PhD ceremony: C. Boersma, 13.15 uur, Academiegebouw, Broerstraat 5, Groningen
Thesis: Health-economics of cardiovascular and renal disease prevention. From clinical trial to real-life settings
Promotor(s): prof. M.J. Postma, prof. L.T.W. de Jong-van den Berg, prof. P.E. de Jong
Faculty: Mathematics and Natural Sciences
Cornelis Boersma evaluated in his thesis different epidemiological and health-economic aspects of preventive interventions in patients at increased cardiovascular and renal risk. In the last decades, cardiovascular and renal disease are leading causes of morbidity and mortality in the developed world resulting in enormous and growing burdens for health-care budgets. Therefore, prevention of cardiovascular disease events and prevention of progression to end-stage renal disease will remain very important. Currently, pharmacotherapeutic treatment is generally inititated in subjects with previous cardiovascular events or confirmed renal disease (secondary prevention). This re-active approach does not specifically identify the generally healthy subjects and is based on treatment of established risk-factors (e.g. hypertension, hypercholesterolemia, diabetes). Elevated albuminuria is more and more recognized as an early predictor of cardiovascular and renal disease in specific patient populations (e.g. diabetes, hypertension) and even in the general population. Next to the re-active approach, it has been suggested that active population-based screening for albuminuria could enable early identification and prevention of cardiovascular and renal disease.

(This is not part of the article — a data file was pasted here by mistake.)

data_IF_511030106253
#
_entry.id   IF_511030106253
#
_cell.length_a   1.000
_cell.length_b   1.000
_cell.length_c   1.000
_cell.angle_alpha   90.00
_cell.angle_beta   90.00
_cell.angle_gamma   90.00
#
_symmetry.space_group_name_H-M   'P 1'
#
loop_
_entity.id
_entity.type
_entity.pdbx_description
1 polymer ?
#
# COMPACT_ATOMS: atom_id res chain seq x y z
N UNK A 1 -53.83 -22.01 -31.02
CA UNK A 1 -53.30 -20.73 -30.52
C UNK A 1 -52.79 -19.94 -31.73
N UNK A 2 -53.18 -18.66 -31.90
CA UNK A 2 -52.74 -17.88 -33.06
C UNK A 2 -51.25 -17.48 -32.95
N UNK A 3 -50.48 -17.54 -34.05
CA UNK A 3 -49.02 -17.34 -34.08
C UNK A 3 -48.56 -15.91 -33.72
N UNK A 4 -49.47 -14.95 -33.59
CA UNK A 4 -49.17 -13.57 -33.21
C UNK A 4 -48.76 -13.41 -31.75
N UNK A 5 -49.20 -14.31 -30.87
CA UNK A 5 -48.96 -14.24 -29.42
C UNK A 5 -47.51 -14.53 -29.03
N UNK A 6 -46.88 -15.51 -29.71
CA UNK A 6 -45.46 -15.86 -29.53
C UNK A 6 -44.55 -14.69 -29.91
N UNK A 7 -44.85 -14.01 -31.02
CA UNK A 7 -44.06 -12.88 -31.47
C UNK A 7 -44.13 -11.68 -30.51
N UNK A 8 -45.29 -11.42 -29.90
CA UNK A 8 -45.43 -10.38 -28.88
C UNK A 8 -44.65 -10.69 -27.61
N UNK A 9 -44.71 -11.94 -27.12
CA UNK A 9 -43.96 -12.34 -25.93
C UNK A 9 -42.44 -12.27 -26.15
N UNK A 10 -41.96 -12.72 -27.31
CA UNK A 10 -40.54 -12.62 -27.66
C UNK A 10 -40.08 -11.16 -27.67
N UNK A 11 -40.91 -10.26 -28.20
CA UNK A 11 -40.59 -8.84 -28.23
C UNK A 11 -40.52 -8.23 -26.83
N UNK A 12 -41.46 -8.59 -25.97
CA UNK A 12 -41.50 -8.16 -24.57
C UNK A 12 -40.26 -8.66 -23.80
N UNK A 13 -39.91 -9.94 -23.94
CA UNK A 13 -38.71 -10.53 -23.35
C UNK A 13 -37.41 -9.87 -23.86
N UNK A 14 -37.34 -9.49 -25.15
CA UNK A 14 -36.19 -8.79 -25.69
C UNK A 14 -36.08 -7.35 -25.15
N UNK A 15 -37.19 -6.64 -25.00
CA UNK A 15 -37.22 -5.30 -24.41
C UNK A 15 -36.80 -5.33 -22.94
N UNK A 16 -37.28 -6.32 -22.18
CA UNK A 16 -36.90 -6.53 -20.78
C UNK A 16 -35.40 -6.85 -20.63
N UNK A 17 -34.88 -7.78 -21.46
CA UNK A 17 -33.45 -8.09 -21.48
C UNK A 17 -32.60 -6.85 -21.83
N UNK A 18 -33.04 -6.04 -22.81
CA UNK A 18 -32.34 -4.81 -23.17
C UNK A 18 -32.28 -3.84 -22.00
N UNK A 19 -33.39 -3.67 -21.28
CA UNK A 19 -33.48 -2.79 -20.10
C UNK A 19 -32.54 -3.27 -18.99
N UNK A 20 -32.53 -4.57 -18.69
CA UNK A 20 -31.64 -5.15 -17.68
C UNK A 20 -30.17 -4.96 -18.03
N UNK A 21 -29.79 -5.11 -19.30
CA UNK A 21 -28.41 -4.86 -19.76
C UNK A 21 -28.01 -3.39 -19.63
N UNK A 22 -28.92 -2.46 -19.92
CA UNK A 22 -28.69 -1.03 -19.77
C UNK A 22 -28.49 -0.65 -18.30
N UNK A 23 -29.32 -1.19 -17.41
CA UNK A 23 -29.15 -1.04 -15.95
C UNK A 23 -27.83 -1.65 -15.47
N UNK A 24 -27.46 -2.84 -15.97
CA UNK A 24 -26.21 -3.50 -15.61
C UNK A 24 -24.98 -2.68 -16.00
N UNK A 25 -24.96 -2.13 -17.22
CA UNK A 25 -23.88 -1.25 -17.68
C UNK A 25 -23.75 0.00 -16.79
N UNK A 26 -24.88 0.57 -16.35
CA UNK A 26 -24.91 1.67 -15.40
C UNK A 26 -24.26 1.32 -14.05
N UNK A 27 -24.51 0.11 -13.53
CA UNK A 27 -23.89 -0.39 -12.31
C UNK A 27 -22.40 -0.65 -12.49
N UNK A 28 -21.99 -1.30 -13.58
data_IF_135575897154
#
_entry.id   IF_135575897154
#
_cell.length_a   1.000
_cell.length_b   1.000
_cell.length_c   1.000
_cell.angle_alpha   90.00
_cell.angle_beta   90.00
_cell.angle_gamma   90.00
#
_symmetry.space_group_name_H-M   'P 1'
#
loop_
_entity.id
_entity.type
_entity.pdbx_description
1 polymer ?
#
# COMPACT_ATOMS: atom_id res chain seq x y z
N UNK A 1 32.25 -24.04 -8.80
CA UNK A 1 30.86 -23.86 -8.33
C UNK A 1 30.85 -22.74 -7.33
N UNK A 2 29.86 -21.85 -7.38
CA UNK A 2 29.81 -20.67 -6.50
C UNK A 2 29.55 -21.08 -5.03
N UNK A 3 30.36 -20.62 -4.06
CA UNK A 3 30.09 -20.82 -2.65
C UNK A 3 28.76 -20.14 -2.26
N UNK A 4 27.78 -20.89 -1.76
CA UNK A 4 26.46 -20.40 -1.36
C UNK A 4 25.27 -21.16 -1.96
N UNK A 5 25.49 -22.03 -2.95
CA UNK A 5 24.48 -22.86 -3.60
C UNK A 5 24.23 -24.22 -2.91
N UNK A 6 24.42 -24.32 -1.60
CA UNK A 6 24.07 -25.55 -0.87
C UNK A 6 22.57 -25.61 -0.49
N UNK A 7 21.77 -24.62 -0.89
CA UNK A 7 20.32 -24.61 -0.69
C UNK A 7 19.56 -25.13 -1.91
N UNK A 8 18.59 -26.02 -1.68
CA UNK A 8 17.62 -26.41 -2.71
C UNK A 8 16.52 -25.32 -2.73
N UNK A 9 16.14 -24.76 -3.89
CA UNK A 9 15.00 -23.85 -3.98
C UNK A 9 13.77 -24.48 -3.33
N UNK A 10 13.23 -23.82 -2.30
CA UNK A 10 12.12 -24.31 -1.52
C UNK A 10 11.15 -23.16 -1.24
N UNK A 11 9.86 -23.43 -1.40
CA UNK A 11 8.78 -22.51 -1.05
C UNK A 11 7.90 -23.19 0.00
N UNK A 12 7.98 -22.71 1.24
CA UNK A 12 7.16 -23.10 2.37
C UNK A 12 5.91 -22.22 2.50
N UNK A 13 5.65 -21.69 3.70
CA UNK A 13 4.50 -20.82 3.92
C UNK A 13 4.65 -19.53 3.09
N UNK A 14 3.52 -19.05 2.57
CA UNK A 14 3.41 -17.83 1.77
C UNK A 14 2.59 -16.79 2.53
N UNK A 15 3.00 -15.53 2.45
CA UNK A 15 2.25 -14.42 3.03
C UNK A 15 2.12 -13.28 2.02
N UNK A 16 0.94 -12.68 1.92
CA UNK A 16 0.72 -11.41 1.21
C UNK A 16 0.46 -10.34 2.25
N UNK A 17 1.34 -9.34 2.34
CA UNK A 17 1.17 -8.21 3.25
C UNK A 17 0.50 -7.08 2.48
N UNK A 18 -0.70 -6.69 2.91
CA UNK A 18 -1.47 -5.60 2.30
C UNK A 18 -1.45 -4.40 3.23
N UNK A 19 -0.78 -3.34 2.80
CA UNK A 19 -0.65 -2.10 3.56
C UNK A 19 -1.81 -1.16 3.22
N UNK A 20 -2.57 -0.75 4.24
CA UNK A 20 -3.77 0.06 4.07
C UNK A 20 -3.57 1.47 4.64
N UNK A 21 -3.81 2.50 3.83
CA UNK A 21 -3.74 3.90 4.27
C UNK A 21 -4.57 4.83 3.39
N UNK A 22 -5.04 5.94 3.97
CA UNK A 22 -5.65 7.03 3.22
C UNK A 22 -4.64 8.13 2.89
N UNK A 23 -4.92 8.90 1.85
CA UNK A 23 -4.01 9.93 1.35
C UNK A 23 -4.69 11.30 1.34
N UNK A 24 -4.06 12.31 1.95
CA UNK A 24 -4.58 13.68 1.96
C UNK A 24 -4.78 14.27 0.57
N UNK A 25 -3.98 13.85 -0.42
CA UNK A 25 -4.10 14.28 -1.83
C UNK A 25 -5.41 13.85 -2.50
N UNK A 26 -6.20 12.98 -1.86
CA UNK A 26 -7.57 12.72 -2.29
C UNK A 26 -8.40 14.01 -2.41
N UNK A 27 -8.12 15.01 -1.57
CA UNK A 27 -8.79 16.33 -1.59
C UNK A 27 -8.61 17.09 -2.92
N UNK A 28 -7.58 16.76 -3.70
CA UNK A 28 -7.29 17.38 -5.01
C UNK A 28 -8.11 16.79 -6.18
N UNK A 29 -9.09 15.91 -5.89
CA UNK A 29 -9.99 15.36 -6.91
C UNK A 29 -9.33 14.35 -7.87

In summary, it has been shown in this thesis that treatment with RAAS intervening agents (ARBs and ACE-inhibitors) in subjects at elevated cardiovascular and renal risk is likely to be cost-effective in preventing cardiovascular and/or renal diseases. Early intervention may be more optimal in that respect. Several studies in this thesis emphasize the importance of combining both clinical trial as well as observational data to support evidence-based decisions on health-care interventions and use of pharmacotherapeutic agents. Furthermore, the analyses in this thesis suggest potential favourable cost-effectiveness of active screening for (micro)albuminuria in the general population. These results were based on both data from clinical trials and observational data, and are therefore likely to be representative for ‘real-life’ settings. The results from this thesis ideally lead to increased awareness of the impact of albuminuria in clinical practice and offer health-care decisionmakers tools to seriously consider implementation of a population-based screening that is directed at albuminuria.
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